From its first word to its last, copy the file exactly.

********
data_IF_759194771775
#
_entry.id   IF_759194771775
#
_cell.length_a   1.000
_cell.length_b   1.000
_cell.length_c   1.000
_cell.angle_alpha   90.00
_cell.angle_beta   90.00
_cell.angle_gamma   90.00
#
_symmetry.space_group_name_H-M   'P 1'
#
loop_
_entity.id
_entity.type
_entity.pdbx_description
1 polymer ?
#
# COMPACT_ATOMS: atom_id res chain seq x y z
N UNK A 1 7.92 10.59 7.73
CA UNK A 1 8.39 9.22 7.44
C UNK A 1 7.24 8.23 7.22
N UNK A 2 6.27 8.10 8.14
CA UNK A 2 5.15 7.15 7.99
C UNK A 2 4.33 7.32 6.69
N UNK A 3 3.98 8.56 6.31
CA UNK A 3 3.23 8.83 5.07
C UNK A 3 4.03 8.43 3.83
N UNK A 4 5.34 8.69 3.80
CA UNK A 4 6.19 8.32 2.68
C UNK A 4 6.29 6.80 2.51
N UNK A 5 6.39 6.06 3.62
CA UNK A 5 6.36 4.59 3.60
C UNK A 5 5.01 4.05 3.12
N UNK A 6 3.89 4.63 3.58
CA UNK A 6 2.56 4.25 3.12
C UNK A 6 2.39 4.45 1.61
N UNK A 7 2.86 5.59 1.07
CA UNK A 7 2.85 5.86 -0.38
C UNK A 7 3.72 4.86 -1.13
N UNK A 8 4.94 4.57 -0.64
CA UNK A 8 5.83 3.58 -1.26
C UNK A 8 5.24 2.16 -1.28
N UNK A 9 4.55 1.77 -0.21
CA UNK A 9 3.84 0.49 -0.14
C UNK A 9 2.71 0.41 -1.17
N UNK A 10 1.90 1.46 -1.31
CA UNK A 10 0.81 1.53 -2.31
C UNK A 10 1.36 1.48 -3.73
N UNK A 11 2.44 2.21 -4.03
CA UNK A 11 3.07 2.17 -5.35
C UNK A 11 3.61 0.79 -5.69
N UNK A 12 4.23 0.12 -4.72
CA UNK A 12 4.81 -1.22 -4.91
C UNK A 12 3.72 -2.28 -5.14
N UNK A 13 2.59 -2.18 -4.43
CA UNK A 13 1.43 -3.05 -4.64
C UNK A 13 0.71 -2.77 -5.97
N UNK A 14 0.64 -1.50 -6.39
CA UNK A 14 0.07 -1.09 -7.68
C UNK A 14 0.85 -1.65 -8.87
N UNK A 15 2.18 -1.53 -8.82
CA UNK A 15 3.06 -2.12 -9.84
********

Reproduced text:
data_IF_759194771775
#
_entry.id   IF_759194771775
#
_cell.length_a   1.000
_cell.length_b   1.000
_cell.length_c   1.000
_cell.angle_alpha   90.00
_cell.angle_beta   90.00
_cell.angle_gamma   90.00
#
_symmetry.space_group_name_H-M   'P 1'
#
loop_
_entity.id
_entity.type
_entity.pdbx_description
1 polymer ?
#
# COMPACT_ATOMS: atom_id res chain seq x y z
N UNK A 1 7.92 10.59 7.73
CA UNK A 1 8.39 9.22 7.44
C UNK A 1 7.24 8.23 7.22
N UNK A 2 6.27 8.10 8.14
CA UNK A 2 5.15 7.15 7.99
C UNK A 2 4.33 7.32 6.69
N UNK A 3 3.98 8.56 6.31
CA UNK A 3 3.23 8.83 5.07
C UNK A 3 4.03 8.43 3.83
N UNK A 4 5.34 8.69 3.80
CA UNK A 4 6.19 8.32 2.68
C UNK A 4 6.29 6.80 2.51
N UNK A 5 6.39 6.06 3.62
CA UNK A 5 6.36 4.59 3.60
C UNK A 5 5.01 4.05 3.12
N UNK A 6 3.89 4.63 3.58
CA UNK A 6 2.56 4.25 3.12
C UNK A 6 2.39 4.45 1.61
N UNK A 7 2.86 5.59 1.07
CA UNK A 7 2.85 5.86 -0.38
C UNK A 7 3.72 4.86 -1.13
N UNK A 8 4.94 4.57 -0.64
CA UNK A 8 5.83 3.58 -1.26
C UNK A 8 5.24 2.16 -1.28
N UNK A 9 4.55 1.77 -0.21
CA UNK A 9 3.84 0.49 -0.14
C UNK A 9 2.71 0.41 -1.17
N UNK A 10 1.90 1.46 -1.31
CA UNK A 10 0.81 1.53 -2.31
C UNK A 10 1.36 1.48 -3.73
N UNK A 11 2.44 2.21 -4.03
CA UNK A 11 3.07 2.17 -5.35
C UNK A 11 3.61 0.79 -5.69
N UNK A 12 4.23 0.12 -4.72
CA UNK A 12 4.81 -1.22 -4.91
C UNK A 12 3.72 -2.28 -5.14
N UNK A 13 2.59 -2.18 -4.43
CA UNK A 13 1.43 -3.05 -4.64
C UNK A 13 0.71 -2.77 -5.97
N UNK A 14 0.64 -1.50 -6.39
CA UNK A 14 0.07 -1.09 -7.68
C UNK A 14 0.85 -1.65 -8.87
N UNK A 15 2.18 -1.53 -8.82
CA UNK A 15 3.06 -2.12 -9.84